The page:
Indeed, this is what prompted Rui Patricio when his move to Wolves was blocked in the 11th hour. There were also reports of an Arsenal bid for Martins that was rejected and this led to the winger opting for termination.
No doubt the buffoonery of the president has led the players to take this leap.
The move to terminate contracts may just be a way to force through favourable steps as the options for Sporting become letting them go cheap or losing for nothing.
What seems to be lost in this story is that the players will not go for free without the courts hearing the case. Any contract dispute of this magnitude needs to go through Court of Arbitration for Sport to be official, and that won’t be a quick process.
It’s also the worst-case scenario for all parties: Sporting loses the spine of their team and is forced to play reserves. This compounds an already disappointing season as their grip on a Champions League place is likely denied for another year.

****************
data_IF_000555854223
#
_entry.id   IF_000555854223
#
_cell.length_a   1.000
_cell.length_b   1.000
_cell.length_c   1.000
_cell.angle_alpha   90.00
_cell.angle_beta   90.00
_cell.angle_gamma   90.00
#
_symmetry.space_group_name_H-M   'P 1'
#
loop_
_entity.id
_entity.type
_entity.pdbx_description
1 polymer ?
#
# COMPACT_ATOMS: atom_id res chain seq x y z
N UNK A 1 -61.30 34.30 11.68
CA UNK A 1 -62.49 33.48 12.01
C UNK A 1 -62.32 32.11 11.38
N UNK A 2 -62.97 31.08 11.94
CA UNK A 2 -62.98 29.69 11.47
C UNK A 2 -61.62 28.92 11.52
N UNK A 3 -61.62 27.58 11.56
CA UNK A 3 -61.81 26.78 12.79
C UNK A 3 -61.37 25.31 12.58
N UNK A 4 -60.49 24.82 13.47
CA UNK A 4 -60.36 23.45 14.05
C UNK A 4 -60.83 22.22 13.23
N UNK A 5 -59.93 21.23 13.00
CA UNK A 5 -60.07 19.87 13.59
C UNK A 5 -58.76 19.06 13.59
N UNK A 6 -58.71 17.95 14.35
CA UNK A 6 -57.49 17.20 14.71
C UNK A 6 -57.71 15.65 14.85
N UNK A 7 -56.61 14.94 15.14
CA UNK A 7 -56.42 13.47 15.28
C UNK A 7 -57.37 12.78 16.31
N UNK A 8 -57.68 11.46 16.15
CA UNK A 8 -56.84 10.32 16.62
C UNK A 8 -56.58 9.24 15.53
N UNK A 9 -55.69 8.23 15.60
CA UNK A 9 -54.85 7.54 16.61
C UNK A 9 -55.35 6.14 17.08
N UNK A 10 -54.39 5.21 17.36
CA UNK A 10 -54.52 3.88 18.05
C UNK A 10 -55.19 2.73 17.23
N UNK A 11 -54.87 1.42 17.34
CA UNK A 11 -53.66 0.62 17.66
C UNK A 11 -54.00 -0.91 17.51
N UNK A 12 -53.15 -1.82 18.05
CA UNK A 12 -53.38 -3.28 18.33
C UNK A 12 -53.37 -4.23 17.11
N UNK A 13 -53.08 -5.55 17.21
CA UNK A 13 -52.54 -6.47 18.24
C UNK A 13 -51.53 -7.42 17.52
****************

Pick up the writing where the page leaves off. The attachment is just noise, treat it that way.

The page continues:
There is precedence for this sort of contractual dispute. The Bosman Rule is an example of how this could play out: Marc Bosman’s contract expired in 1990, and he was unable to sign with Dunkerque in France.
Bosman was forced to remain in Belgium for his club playing in the reserves on reduced wages.
He took the legal route to settle the dispute, but the ruling wasn’t made until December 1995—some five-and-a-half years after his contract expired.
So I believe Sporting players are using the chaos as a way to push through an exit from the club rather than anything regarding contracts being deemed null and void before a legal ruling on the matter.
It is something Liverpool could still take advantage of, though, as the prices being quoted for Martins and others may be significantly reduced as Sporting look to draw a line under this.
What would make a dire situation worse for Sporting would be to sell to their domestic rivals, Benfica and Porto. Finding suitors abroad—and there will be plenty—won’t be difficult.
Arsenal, Liverpool, Wolves and West Ham are respective suitors of those players with terminated contracts.
Even if the situation reduced transfer fees, English clubs have considerably higher financial clout than those in Portugal. From a business perspective, selling abroad makes the most sense.
Martins Fits the Mould of Recent Signings
Last summer’s transfer window saw Liverpool linked with Martins around the time the Mohamed Salah deal started to drag a bit.
The club had reservations they would be priced out of a move for the Egyptian King.